Tokyo is very safe, and very civil. The customer service is perhaps the best in the world. There is a gentle spirit in the culture that exists alongside a fierce work ethic and a strong competitive drive. At the same time, Japan has a disturbing history of chauvinism that appears to be deeply entrenched; many of my students tell me that their fathers never cook, and women are not well represented in managerial or leadership positions. In this culture of machismo, I was surprised to see a softer face of Japanese masculinity on the streets of Shibuya: while crossing the Shibuya scramble, I was alarmed to see two young men dressed in business suits running directly towards each other at full speed – basically sprinting. With my American sensibilities, I thought a fight was about to break out, or some crime was about to be committed. Instead, these two men greeted each other with a fiercely warm embrace, right there in the middle of the intersection. It would be difficult to imagine two American businessmen running towards each other and hugging in the middle of Times Square. American men are still influenced by the stoic legacy of John Wayne. Even if that’s gradually changing, his swagger still looms large in our collective male consciousness. I didn’t see John Wayne in the embrace between these two men in Shibuya.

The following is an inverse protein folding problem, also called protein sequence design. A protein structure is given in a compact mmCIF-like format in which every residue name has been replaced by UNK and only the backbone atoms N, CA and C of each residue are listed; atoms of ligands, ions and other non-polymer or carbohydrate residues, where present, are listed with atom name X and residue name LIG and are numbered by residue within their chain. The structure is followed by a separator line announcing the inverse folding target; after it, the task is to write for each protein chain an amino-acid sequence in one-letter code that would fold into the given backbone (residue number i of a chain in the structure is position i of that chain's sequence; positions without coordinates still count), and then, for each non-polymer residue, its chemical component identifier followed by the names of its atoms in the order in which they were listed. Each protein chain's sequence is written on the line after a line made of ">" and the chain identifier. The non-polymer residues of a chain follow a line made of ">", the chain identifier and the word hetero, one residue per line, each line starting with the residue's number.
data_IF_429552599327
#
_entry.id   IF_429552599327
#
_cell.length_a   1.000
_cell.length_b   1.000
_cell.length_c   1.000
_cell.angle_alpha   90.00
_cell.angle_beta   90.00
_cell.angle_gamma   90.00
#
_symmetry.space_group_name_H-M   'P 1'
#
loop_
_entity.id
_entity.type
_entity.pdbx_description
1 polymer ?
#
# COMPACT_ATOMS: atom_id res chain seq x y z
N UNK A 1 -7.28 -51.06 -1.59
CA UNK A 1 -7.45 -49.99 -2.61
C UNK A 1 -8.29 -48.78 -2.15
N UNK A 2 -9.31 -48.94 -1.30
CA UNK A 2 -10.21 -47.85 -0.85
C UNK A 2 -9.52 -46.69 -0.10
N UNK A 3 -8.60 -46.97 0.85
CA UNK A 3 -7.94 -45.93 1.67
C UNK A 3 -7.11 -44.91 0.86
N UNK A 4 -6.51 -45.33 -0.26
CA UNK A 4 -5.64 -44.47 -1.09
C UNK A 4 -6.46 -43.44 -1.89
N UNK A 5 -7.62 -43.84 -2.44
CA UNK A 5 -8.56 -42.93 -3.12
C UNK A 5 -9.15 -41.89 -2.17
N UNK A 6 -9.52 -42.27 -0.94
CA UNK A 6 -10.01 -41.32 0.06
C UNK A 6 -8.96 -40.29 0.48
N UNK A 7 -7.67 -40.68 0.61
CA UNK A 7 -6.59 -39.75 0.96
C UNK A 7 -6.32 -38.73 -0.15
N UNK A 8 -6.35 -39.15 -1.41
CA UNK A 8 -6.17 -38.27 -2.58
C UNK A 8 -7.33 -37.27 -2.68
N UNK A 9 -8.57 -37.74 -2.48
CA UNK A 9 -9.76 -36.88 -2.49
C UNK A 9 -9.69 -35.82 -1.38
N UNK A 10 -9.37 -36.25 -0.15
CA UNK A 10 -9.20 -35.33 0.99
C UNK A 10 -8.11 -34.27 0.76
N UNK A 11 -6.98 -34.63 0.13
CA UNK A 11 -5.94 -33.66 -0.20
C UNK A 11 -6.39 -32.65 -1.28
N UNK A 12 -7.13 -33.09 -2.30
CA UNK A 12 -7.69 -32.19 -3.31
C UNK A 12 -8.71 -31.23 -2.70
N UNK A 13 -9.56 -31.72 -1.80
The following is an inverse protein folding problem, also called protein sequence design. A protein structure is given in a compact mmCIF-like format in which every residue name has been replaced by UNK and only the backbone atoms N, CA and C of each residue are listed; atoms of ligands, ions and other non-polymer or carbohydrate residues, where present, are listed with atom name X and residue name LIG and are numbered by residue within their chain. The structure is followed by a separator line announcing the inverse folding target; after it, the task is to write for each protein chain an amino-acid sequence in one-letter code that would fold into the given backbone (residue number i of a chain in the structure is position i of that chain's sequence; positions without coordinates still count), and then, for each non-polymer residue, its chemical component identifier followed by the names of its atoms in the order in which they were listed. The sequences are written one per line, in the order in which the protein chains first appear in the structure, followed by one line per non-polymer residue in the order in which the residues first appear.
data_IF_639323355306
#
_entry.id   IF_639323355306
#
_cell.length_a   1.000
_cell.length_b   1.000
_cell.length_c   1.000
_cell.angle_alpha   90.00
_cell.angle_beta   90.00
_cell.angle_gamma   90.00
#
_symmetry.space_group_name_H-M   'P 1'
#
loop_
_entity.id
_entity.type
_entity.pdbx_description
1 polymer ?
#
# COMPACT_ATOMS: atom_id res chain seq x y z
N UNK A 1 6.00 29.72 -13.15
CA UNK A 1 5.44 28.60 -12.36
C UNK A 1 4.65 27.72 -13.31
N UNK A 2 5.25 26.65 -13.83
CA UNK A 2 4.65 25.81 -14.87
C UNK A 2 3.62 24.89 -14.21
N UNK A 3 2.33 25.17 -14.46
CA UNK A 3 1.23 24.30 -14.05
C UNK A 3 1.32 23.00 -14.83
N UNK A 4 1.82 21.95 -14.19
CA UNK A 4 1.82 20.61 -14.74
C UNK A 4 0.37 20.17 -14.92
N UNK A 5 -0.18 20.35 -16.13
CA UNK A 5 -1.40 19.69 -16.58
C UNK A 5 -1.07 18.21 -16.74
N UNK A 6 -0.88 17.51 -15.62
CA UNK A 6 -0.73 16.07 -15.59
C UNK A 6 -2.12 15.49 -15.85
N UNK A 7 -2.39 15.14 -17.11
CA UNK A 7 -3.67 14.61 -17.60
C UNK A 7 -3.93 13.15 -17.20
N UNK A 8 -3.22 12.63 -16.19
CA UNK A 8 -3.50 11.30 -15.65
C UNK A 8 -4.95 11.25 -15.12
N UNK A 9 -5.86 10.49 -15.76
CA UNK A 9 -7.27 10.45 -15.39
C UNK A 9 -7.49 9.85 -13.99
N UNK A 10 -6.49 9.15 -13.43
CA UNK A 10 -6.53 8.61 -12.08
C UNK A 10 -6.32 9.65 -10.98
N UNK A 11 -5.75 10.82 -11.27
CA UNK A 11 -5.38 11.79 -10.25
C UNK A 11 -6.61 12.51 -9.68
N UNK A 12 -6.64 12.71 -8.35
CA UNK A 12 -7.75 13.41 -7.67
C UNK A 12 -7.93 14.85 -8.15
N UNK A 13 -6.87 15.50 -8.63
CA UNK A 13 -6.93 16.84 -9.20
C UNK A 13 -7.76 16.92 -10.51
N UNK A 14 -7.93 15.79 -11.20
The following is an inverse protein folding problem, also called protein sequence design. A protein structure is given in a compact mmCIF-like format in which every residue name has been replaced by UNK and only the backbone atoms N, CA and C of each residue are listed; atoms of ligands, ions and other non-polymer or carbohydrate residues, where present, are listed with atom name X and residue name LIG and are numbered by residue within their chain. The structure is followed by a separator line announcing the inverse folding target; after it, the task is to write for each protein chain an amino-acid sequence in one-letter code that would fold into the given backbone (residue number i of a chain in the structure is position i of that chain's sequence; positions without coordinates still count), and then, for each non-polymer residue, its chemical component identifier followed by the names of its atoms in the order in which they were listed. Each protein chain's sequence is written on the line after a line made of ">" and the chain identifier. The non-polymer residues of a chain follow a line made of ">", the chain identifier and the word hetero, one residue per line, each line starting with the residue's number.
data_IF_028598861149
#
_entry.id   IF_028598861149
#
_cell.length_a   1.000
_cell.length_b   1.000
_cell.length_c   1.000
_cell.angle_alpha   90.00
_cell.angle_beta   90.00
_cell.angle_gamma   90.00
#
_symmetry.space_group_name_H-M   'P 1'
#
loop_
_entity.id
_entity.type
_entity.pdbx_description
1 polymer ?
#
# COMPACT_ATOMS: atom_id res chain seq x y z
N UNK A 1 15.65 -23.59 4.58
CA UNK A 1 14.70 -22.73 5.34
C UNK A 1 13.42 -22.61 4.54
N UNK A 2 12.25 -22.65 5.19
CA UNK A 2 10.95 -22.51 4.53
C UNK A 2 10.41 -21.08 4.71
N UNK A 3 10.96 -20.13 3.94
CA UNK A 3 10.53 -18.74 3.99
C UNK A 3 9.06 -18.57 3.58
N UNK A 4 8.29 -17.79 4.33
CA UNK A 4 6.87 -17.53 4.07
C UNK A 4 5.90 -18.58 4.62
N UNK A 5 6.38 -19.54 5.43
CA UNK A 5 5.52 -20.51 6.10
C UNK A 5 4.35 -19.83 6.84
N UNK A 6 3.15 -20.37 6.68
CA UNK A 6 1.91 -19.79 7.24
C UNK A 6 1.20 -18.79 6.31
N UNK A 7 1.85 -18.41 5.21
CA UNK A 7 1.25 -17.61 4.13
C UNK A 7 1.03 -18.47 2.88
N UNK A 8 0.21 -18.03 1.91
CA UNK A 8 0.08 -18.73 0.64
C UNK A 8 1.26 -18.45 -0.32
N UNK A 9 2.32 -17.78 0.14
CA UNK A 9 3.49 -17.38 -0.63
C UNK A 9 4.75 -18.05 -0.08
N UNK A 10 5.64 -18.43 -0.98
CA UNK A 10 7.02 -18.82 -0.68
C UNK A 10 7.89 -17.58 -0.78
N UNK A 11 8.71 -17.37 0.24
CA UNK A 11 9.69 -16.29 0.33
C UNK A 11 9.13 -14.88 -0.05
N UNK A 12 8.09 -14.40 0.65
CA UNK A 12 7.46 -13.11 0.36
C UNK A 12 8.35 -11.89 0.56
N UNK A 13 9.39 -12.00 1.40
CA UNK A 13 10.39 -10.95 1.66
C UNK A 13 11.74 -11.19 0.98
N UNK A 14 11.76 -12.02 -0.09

On being a traveller
When you’re cycling through the patterns of your weekly routine in your home city, the world can become very deadened and conceptualized - you don’t always see the deep green of the leaves or the quiet, stoned facades of the buildings that you pass because you’re so lost in your thoughts: “…I have that meeting at 2 pm, and then I have to stop at the dry cleaners, and call about the taxes, and then make lunches for tomorrow…” All this exhausting mental motion crowds out the textured walls and the rustling trees. So, it’s very difficult to appreciate the rich architectural contrasts on the street that you just passed, or the unique afternoon lighting at this particular latitude, or the styles and fashions of the pedestrians walking on a city block, when you’re rushing off to your job on the well-worn path of your daily commute. But traveling breaks all that down, and forces you to see things for the first time, with a sensate gaze and a less occupied mind.